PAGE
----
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A usually secret agreement among competing firms in an industry (primarily oligopoly) to dominate the market, control the market price, and otherwise act like a monopoly. The reason for the secrecy is that such behavior is illegal in the United States under antitrust laws. Collusion can take one of two forms. Explicit collusion occurs when two or more firms in the same industry formally agree to control the market. Implicit collusion occurs when two or more firms in the same industry control the market through informal, interdependent actions. Collusion is one of two ways oligopoly firms cooperate to avoid competition. The other is through mergers.
Collusion is a characteristic trait of oligopolistic industries. Intense competition and interdependent decision-making encourages oligopolistic firms to cooperate. One way to lessen the competition among an oligopolistic rival is to join forces through collusion.

Two Types of Collusion

Collusion can take one of two forms--explicit collusion and implicit collusion.
  • Explicit Collusion: Also termed overt collusion, this occurs when two or more firms in the same industry formally agree to control the market. Admittedly, because collusion in the United States and most industrialized countries is illegal, such a formal agreement is likely to be highly secret and unlikely to be documented in any way. It might involve nothing more than a "casual" lunch among company presidents, a "chance" meeting at a conference of industry executives, or company decision-makers skulking around back alleys in the dead of the night discussing price charges.

  • Implicit Collusion: Also termed tacit collusion, this occurs when two or more firms in the same industry informally agree to control the market, often through nothing more than interdependent actions. A prime example of implicit collusion is price leadership. In this case, one firm takes the lead of setting a price that will boost profits for the entire industry. Other firms then go along with this price, knowing that they stand to benefit by doing so.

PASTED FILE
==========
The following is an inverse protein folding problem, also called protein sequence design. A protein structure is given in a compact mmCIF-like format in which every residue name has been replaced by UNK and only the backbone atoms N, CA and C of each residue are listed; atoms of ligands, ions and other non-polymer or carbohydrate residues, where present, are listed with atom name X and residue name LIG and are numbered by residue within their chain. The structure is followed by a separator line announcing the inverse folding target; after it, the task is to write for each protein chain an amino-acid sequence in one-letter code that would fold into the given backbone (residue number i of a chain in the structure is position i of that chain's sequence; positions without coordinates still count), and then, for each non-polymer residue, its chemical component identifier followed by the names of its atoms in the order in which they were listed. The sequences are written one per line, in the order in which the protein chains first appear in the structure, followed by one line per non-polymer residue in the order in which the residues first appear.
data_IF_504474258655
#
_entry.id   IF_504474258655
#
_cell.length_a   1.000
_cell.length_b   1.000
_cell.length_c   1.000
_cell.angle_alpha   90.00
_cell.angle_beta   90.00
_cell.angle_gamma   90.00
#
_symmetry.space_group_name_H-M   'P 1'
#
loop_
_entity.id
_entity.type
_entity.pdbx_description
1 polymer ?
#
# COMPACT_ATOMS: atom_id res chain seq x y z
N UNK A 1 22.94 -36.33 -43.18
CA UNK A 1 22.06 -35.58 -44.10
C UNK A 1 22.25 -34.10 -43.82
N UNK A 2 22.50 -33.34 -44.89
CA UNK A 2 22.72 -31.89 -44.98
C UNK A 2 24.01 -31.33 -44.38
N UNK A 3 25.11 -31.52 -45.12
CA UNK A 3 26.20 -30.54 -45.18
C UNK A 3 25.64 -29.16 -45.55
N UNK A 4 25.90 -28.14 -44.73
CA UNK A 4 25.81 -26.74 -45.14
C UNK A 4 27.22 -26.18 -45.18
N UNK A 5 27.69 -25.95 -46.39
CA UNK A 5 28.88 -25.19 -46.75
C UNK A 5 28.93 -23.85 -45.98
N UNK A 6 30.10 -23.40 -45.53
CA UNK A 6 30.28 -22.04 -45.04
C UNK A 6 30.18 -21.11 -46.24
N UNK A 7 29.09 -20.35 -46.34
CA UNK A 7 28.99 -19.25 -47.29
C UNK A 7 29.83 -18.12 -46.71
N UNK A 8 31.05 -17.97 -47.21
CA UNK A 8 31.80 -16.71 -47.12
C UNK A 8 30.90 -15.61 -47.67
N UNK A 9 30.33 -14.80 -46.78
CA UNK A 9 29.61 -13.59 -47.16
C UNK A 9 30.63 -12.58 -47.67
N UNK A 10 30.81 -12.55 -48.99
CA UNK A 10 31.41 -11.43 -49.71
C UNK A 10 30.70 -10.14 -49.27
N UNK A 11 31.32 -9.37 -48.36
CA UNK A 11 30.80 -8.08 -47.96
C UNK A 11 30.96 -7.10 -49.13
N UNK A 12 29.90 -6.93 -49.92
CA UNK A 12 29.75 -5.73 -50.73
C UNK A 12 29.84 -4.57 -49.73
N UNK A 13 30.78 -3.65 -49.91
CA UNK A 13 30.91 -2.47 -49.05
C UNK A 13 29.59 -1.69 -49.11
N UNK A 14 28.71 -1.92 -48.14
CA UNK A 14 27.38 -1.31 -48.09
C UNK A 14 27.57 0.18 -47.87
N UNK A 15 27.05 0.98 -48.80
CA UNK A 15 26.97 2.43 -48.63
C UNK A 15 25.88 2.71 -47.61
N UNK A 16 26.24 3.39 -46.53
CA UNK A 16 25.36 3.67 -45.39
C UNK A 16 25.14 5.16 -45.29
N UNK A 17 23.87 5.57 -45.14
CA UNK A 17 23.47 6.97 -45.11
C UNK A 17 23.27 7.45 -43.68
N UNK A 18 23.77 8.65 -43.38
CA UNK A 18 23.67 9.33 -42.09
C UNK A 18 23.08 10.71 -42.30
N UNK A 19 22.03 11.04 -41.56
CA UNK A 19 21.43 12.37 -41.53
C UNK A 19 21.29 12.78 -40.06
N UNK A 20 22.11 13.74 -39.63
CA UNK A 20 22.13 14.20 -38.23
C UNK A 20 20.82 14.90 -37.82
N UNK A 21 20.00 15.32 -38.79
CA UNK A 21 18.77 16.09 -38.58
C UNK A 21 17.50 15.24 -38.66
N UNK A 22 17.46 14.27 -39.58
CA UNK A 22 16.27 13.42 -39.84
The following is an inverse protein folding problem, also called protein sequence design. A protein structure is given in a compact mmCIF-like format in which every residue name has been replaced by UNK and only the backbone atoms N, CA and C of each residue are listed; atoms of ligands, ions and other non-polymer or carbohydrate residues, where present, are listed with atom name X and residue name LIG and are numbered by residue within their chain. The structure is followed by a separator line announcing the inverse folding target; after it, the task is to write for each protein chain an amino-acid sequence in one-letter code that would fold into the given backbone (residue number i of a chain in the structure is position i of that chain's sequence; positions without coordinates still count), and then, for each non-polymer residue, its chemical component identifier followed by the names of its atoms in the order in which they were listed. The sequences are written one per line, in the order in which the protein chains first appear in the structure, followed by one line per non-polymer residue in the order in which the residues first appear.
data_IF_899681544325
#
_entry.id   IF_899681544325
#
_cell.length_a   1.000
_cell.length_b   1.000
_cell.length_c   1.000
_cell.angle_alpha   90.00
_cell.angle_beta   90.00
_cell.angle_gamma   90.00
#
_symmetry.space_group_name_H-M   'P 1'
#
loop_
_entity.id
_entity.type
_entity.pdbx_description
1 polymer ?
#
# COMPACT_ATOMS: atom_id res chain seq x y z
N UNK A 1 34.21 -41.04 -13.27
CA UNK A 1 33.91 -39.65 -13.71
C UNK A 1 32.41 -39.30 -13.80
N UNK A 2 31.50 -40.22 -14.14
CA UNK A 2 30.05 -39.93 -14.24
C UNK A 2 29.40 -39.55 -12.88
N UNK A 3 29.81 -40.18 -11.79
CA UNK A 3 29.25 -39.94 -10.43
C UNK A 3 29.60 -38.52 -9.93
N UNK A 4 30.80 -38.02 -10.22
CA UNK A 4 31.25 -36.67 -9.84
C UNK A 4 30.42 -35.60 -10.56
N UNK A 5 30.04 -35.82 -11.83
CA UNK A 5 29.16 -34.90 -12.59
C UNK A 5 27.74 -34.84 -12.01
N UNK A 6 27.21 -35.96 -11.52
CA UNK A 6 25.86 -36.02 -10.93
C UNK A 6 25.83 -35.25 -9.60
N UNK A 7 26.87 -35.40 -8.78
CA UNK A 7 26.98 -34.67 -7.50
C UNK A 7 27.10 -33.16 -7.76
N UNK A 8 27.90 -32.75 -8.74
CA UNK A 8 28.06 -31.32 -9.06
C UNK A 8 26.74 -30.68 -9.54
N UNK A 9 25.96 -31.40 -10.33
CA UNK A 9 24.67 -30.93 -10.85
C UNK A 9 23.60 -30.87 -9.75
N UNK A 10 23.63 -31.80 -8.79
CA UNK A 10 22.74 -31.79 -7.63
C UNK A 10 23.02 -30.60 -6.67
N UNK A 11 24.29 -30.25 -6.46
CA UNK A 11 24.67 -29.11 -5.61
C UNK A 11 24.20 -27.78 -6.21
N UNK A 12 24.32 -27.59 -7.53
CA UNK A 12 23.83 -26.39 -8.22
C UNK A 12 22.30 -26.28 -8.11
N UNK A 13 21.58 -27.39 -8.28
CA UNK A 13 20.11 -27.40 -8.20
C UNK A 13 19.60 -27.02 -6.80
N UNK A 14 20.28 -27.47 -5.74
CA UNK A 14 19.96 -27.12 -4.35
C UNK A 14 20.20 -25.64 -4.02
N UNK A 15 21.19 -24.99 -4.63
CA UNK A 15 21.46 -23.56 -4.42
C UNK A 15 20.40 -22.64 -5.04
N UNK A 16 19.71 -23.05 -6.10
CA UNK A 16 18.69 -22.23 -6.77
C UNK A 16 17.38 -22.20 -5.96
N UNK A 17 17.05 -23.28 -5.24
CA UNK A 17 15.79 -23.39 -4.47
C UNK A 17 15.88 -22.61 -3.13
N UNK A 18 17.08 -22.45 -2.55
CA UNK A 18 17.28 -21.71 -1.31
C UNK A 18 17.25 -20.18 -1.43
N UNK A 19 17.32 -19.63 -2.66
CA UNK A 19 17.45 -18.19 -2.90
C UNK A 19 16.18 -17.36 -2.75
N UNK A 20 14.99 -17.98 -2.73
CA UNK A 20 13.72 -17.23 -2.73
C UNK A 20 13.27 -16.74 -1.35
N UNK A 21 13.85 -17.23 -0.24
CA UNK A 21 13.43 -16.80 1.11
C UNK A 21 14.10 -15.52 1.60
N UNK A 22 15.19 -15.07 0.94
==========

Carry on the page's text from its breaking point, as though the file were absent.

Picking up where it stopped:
Whether explicit or implicit, collusion is often difficult to detect. Firms that engage in explicit collusion are usually shrewd enough to avoid documenting this illegal activity. These firms seldom leave a paper trail that could provide evidence for government prosecution. With no formal agreement, implicit collusion is even more difficult because. In fact, implicit collusion is just a notch away from normal, interdependent oligopolistic behavior. The firms might be colluding or they might be competing.

For example:

  • Oligopolistic firms tend to have rigid prices and engage in nonprice competition. But are these prices rigid because of competitive behavior suggested by a demand curve',500,400)">kinked-demand curve or game theory decision making, or are they rigid because firms have colluded to fix prices?

  • Oligopolistic firms often raise prices at the same time to the same degree. But are they doing so in response to the same market conditions or because they are colluding?

  • Oligopolistic firms commonly follow the leader when it comes to price changes. But are they using price leadership as a legitimate competitive practice or are they practicing implicit collusion?


One of the most noted examples of explicit collusion is a cartel. While the term cartel can be used to mean any type of explicit collusion, it is often reserved for international agreements, such as the Organization of Petroleum Exporting Countries (better know as OPEC).

OPEC is perhaps the most famous international cartel, which exerts control over the world petroleum market. International cartels, more often than not, officially are political treaties among countries. However, when the countries also control the production of a good like petroleum, and when the treaty is primarily designed as a means of influencing the global market for this good, then the treaty also becomes a formal economic arrangement and an example of explicit collusion.